Dirk Kutscher

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The following list provides a selection of some research projects and other activities I have been previously been involved in.

Named Data Microverse

Our project proposal on Named Data Microverse was selected as a winner of the Future of Data Challenge.

The Named Data Microverse project explores how Information-Centric Networking (ICN) can enable a free, open and decentralized approach to “the metaverse”. The project aims to balances scalability and market-based innovation with democratization, trustworthiness, and equitable empowerment of individuals. ICN provides an architectural foundation for secure, distributed applications to be created more easily and provides resilience in natural disasters, better mobility support, cloud-optional local communication, improved privacy, and other benefits that are not addressed solely by “Web3” technologies.

This is a joint project with Jeff Burke and Lixia Zhang at UCLA.

MAVERIC: In-Network Computing for 5G Campus Networks

The MAVERIC project will develop a mobile 5G campus network system with a special focus on automated deployment, monitoring as well as flexible and digitally sovereign in-network computing. The main use cases within the project are processes and tasks on ship yards. This environment is particularly harsh and has very high requirements regarding availability, security and confidentiality.

Piccolo: In-Network Computing

The Piccolo research project is developing new solutions for in-network computing that remove known and emerging deficiencies of edge/fog computing. Starting from a set of innovative industry-relevant use cases, we are creating a distributed computing platform that can leverage different kinds of underlying infrastructure that can cater to various business needs and user preferences, and that will provide an open platform for future applications.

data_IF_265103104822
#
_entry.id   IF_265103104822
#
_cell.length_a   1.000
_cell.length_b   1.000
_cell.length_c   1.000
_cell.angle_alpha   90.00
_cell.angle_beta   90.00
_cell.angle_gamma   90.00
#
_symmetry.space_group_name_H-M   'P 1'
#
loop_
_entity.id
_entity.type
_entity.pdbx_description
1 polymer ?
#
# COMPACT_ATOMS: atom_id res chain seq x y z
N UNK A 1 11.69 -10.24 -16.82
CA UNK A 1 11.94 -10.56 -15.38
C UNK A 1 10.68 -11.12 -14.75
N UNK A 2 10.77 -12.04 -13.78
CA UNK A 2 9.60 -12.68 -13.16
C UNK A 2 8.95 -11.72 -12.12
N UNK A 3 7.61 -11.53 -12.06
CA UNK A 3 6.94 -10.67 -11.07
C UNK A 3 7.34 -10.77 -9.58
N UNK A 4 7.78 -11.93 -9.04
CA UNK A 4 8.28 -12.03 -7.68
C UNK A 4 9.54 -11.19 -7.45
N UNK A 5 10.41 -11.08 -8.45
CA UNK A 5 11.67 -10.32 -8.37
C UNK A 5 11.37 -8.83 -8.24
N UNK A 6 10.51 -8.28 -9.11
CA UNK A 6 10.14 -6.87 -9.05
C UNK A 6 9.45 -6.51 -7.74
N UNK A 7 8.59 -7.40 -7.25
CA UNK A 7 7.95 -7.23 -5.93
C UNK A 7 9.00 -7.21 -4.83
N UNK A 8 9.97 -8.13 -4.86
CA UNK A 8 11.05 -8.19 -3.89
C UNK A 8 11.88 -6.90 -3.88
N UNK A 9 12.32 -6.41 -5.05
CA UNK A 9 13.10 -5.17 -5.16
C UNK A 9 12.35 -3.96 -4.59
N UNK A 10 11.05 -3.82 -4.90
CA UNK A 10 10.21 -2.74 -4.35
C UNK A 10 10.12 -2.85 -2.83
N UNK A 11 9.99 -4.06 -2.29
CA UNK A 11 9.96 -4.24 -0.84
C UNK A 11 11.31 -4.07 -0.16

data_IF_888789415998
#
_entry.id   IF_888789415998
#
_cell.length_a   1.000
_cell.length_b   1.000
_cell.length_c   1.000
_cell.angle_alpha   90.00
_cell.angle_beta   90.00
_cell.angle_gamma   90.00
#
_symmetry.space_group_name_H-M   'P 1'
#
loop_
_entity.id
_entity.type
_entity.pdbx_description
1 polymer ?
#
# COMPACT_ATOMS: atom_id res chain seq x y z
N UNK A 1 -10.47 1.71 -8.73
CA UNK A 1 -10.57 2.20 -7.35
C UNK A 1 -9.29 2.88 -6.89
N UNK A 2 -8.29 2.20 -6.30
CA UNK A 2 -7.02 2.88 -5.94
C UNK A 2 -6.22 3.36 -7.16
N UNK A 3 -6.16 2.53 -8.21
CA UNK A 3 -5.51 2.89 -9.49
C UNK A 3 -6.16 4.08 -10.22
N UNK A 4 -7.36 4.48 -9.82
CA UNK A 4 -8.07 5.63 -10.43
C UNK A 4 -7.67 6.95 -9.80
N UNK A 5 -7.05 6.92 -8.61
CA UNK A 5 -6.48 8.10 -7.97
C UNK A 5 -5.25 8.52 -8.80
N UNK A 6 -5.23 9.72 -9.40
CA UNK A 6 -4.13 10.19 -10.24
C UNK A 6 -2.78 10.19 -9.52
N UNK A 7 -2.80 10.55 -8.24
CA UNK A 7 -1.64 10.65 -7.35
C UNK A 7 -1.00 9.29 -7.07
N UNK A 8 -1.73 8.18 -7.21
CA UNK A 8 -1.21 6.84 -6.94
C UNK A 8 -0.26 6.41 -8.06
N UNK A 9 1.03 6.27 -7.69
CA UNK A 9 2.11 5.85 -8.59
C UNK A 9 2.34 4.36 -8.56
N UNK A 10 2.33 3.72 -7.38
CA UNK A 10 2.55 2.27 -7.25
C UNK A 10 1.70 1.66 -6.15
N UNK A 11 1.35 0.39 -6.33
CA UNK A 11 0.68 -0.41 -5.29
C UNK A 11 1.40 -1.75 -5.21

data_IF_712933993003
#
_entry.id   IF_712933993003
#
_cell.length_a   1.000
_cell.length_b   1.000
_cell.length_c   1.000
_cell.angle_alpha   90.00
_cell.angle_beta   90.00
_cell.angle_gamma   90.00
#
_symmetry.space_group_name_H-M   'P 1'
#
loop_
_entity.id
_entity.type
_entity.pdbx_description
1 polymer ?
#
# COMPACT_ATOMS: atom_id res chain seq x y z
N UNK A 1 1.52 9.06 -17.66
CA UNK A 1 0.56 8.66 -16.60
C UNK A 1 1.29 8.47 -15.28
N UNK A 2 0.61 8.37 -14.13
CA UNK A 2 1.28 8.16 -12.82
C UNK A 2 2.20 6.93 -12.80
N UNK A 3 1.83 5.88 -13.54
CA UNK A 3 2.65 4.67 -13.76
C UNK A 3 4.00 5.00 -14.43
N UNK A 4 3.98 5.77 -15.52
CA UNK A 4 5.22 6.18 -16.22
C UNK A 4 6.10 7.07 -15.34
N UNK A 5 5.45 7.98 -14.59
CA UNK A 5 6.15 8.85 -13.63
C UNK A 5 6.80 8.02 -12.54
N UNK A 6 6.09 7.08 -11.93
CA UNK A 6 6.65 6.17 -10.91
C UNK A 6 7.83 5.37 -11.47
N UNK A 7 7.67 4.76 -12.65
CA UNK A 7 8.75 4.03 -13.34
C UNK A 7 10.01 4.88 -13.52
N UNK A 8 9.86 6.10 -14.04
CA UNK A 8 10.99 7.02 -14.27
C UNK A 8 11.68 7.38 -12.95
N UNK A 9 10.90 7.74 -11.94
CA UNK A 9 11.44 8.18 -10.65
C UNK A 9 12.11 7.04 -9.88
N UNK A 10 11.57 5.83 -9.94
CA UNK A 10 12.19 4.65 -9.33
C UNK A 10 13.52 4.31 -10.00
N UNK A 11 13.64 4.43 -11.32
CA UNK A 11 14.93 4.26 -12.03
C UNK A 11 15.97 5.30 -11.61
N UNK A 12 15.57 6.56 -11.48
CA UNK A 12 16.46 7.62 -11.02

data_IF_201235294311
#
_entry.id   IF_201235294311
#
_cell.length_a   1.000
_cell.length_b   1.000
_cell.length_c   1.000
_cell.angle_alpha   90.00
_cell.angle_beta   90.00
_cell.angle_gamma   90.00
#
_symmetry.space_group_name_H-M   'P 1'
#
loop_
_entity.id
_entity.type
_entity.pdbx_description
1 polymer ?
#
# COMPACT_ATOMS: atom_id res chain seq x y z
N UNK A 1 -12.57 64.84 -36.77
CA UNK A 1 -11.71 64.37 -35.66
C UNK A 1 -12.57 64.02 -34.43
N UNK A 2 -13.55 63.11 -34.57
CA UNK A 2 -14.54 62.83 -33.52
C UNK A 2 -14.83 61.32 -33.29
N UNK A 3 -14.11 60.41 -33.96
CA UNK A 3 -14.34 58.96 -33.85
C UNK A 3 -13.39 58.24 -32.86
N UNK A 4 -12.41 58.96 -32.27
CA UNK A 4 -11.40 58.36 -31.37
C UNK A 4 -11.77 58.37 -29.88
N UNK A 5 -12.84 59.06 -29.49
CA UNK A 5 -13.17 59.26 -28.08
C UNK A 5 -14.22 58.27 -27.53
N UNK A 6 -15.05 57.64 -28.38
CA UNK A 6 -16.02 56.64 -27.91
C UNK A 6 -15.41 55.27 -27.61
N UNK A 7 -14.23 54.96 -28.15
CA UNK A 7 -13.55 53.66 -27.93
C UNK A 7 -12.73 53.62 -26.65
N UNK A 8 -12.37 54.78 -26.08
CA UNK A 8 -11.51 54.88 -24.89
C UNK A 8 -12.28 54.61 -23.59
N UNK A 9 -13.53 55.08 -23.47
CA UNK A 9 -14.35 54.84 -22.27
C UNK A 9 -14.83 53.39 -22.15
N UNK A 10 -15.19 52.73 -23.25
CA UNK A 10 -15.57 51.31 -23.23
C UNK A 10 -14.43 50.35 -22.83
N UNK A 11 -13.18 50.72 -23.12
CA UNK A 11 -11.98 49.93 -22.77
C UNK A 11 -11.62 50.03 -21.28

Our motivation is that the centralised cloud computing model in use today has difficulty handling new and emerging applications. Ever-more powerful user and IoT devices are producing enormous amounts of data – too much to send into the cloud for centralised processing, and further the round trip time is too large for the stringent latency requirements of some applications. Also, there are increasing concerns about leaving data privacy at the mercy of big cloud operators. Shifting from centralized to in-network compute can alleviate these concerns and thereby open up new horizons for application development and create new infrastructure markets.

Compute-First Networking

Edge- and, more generally, in-network computing is receiving a lot attention in research and industry fora. What are the interesting research questions from a networking perspective? In-network computing can be conceived in many different ways – from active networking, data plane programmability, running virtualized functions, service chaining, to distributed computing. Modern distributed computing frameworks and domain-specific languages provide a convenient and robust way to structure large distributed applications and deploy them on either data center or edge computing environments. The current systems suffer however from the need for a complex underlay of services to allow them to run effectively on existing Internet protocols. These services include centralized schedulers, DNS-based name translation, stateful load balancers, and heavy-weight transport protocols.